1. Our Prime Minister, the economist?
Stephen Harper earned a Masters degree at the University of Calgary in economics in 1991. He claims himself to be an economist, although he has never been employed for any financial institution and spent the years before becoming an MP active in the Progressive Conservative and Reform Party and working as the head of the National Citizens Coalition. Since becoming Prime Minister of Canada in 2006, Harper has claimed a stake in premiership based on his economic credentials. Many pundits maintain that the 2008 election was largely fought over which leader could convince Canadians that having their hand on the economic tiller was best for the country.
But that is the thing about Stephen Harper, he is not an economist. He is a politician. And do not be fooled, not all politicians are actually politicians. But Mr. Harper is a politician and he is really good at his job as a politician. It was for this reason that the Conservative government’s first act was to shave two percent off of the GST which gutted billions from the federal coffers but saved Canadians pennies at the till. It was a massive success from a political standpoint because Harper had managed to tap into a silent rage which started back when Chretien was running for Prime Minister in 1993 and vowed to completely abolish the new GST. He didn’t, and he didn’t because in the end, after the rhetoric of politicians calmed, Jean Chretien saw that it made very little economic sense to change the GST. 
Stephen Harper is very good at crafting messages that voters want to hear. For example, the new Economic Action Plan 2013 promised to cut tariffs on imported sporting goods and baby clothes. The Finance Minister stands in the House of Commons and speaks of the millions this will save Canadians collectively (over 5 years). But read the budget and you see that in two years the Conservatives want to raise tariffs on several countries which will cost Canadians billions of dollars as literally the price of everything goes up. And why would something so odd happen in plain sight (really, all you had to do was read the budget)? Because the Harper government had no choice. Because of craft messaging, and not sound economic policy, the Minister of Finance has been going around telling people that he will not raise taxes to cut down his $24-billion deficit. He will claim that because it is not a structural deficit (despite many actual economists claiming it is), there is no reason to raise taxes. All they have to do is stimulate the economy, which means more pork for everyone!
Michael Ignatieff once told Canadians that the time had come where they had to decide whether they wanted a politician running things in Ottawa or  someone who would craft policy based in reason and science. Most did not heed to his word and as time moves on, Canadians are feeling the effects more and more.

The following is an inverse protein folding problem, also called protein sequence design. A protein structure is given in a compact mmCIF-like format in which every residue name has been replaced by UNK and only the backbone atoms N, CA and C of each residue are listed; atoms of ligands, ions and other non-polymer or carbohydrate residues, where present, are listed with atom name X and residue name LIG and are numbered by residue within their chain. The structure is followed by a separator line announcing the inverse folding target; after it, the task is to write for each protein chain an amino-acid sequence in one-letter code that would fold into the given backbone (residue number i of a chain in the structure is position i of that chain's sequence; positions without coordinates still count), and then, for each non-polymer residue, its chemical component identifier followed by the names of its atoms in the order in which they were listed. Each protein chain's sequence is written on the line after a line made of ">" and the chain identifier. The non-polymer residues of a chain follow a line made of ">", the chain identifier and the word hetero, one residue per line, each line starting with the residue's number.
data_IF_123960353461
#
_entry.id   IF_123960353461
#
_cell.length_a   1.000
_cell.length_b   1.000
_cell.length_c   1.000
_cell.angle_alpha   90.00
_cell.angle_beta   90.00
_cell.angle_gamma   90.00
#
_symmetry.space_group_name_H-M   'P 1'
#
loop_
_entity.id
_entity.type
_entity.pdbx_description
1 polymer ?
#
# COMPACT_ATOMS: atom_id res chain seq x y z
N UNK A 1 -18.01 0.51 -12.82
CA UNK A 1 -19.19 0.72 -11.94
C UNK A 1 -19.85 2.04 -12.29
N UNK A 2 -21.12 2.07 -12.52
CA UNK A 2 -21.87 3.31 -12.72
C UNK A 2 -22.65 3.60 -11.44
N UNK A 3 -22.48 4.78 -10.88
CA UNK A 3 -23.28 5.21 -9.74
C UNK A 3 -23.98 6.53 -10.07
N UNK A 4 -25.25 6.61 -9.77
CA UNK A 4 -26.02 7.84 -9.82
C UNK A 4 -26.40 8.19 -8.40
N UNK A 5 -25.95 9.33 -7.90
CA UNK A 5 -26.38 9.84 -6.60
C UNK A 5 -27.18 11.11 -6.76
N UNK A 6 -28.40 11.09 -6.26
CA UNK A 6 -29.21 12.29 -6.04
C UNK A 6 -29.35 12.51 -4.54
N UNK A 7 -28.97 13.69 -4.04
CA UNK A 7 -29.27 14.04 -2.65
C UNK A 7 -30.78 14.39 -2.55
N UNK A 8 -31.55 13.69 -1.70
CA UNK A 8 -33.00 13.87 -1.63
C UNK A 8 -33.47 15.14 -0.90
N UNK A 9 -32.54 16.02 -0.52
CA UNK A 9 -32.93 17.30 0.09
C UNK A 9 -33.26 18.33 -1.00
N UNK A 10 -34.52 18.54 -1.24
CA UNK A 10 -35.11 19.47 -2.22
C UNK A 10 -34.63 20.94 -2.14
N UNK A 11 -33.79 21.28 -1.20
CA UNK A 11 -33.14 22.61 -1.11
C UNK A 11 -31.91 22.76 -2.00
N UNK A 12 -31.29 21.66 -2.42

Our Prime Minister, the economist?

    Stephen Harper earned a Masters degree at the University of Calgary in economics in 1991. He claims himself to be an economist, although he has never been employed for any financial institution and spent the years before becoming an MP active in the Progressive Conservative and Reform Party and working as the head of the National Citizens Coalition. Since becoming Prime Minister of Canada in 2006, Harper has claimed a stake in premiership based on his economic credentials. Many pundits maintain that the 2008 election was largely fought over which leader could convince Canadians that having their hand on the economic tiller was best for the country.

    But that is the thing about Stephen Harper, he is not an economist. He is a politician. And do not be fooled, not all politicians are actually politicians. But Mr. Harper is a politician and he is really good at his job as a politician. It was for this reason that the Conservative government’s first act was to shave two percent off of the GST which gutted billions from the federal coffers but saved Canadians pennies at the till. It was a massive success from a political standpoint because Harper had managed to tap into a silent rage which started back when Chretien was running for Prime Minister in 1993 and vowed to completely abolish the new GST. He didn’t, and he didn’t because in the end, after the rhetoric of politicians calmed, Jean Chretien saw that it made very little economic sense to change the GST. 

    Stephen Harper is very good at crafting messages that voters want to hear. For example, the new Economic Action Plan 2013 promised to cut tariffs on imported sporting goods and baby clothes. The Finance Minister stands in the House of Commons and speaks of the millions this will save Canadians collectively (over 5 years). But read the budget and you see that in two years the Conservatives want to raise tariffs on several countries which will cost Canadians billions of dollars as literally the price of everything goes up. And why would something so odd happen in plain sight (really, all you had to do was read the budget)? Because the Harper government had no choice. Because of craft messaging, and not sound economic policy, the Minister of Finance has been going around telling people that he will not raise taxes to cut down his $24-billion deficit. He will claim that because it is not a structural deficit (despite many actual economists claiming it is), there is no reason to raise taxes. All they have to do is stimulate the economy, which means more pork for everyone!

    Michael Ignatieff once told Canadians that the time had come where they had to decide whether they wanted a politician running things in Ottawa or  someone who would craft policy based in reason and science. Most did not heed to his word and as time moves on, Canadians are feeling the effects more and more.

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